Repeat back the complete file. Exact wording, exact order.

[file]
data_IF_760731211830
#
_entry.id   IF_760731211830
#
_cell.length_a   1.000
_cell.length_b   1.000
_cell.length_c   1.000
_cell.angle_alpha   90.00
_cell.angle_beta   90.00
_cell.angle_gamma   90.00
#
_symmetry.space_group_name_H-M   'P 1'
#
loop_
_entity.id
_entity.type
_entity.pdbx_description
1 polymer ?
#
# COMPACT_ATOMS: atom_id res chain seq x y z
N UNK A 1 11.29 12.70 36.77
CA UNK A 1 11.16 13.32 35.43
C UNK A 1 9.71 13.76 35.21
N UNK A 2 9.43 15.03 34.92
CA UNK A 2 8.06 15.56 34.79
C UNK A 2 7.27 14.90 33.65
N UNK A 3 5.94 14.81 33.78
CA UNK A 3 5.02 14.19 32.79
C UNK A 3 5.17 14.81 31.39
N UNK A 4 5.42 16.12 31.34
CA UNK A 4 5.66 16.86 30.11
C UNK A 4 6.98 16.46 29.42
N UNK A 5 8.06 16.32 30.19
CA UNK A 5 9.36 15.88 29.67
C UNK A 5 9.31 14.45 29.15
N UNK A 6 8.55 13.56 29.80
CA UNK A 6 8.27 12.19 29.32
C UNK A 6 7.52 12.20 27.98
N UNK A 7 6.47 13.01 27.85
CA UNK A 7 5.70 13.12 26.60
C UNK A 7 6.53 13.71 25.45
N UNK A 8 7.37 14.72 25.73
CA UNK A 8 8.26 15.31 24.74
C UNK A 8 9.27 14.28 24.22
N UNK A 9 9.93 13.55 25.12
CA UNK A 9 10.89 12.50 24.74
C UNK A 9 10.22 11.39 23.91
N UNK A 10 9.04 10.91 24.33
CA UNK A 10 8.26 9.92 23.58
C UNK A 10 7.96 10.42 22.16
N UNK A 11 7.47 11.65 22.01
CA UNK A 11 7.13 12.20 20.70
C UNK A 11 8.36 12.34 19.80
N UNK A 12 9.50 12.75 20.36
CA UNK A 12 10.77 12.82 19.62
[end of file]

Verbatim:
data_IF_760731211830
#
_entry.id   IF_760731211830
#
_cell.length_a   1.000
_cell.length_b   1.000
_cell.length_c   1.000
_cell.angle_alpha   90.00
_cell.angle_beta   90.00
_cell.angle_gamma   90.00
#
_symmetry.space_group_name_H-M   'P 1'
#
loop_
_entity.id
_entity.type
_entity.pdbx_description
1 polymer ?
#
# COMPACT_ATOMS: atom_id res chain seq x y z
N UNK A 1 11.29 12.70 36.77
CA UNK A 1 11.16 13.32 35.43
C UNK A 1 9.71 13.76 35.21
N UNK A 2 9.43 15.03 34.92
CA UNK A 2 8.06 15.56 34.79
C UNK A 2 7.27 14.90 33.65
N UNK A 3 5.94 14.81 33.78
CA UNK A 3 5.02 14.19 32.79
C UNK A 3 5.17 14.81 31.39
N UNK A 4 5.42 16.12 31.34
CA UNK A 4 5.66 16.86 30.11
C UNK A 4 6.98 16.46 29.42
N UNK A 5 8.06 16.32 30.19
CA UNK A 5 9.36 15.88 29.67
C UNK A 5 9.31 14.45 29.15
N UNK A 6 8.55 13.56 29.80
CA UNK A 6 8.27 12.19 29.32
C UNK A 6 7.52 12.20 27.98
N UNK A 7 6.47 13.01 27.85
CA UNK A 7 5.70 13.12 26.60
C UNK A 7 6.53 13.71 25.45
N UNK A 8 7.37 14.72 25.73
CA UNK A 8 8.26 15.31 24.74
C UNK A 8 9.27 14.28 24.22
N UNK A 9 9.93 13.55 25.12
CA UNK A 9 10.89 12.50 24.74
C UNK A 9 10.22 11.39 23.91
N UNK A 10 9.04 10.91 24.33
CA UNK A 10 8.26 9.92 23.58
C UNK A 10 7.96 10.42 22.16
N UNK A 11 7.47 11.65 22.01
CA UNK A 11 7.13 12.20 20.70
C UNK A 11 8.36 12.34 19.80
N UNK A 12 9.50 12.75 20.36
CA UNK A 12 10.77 12.82 19.62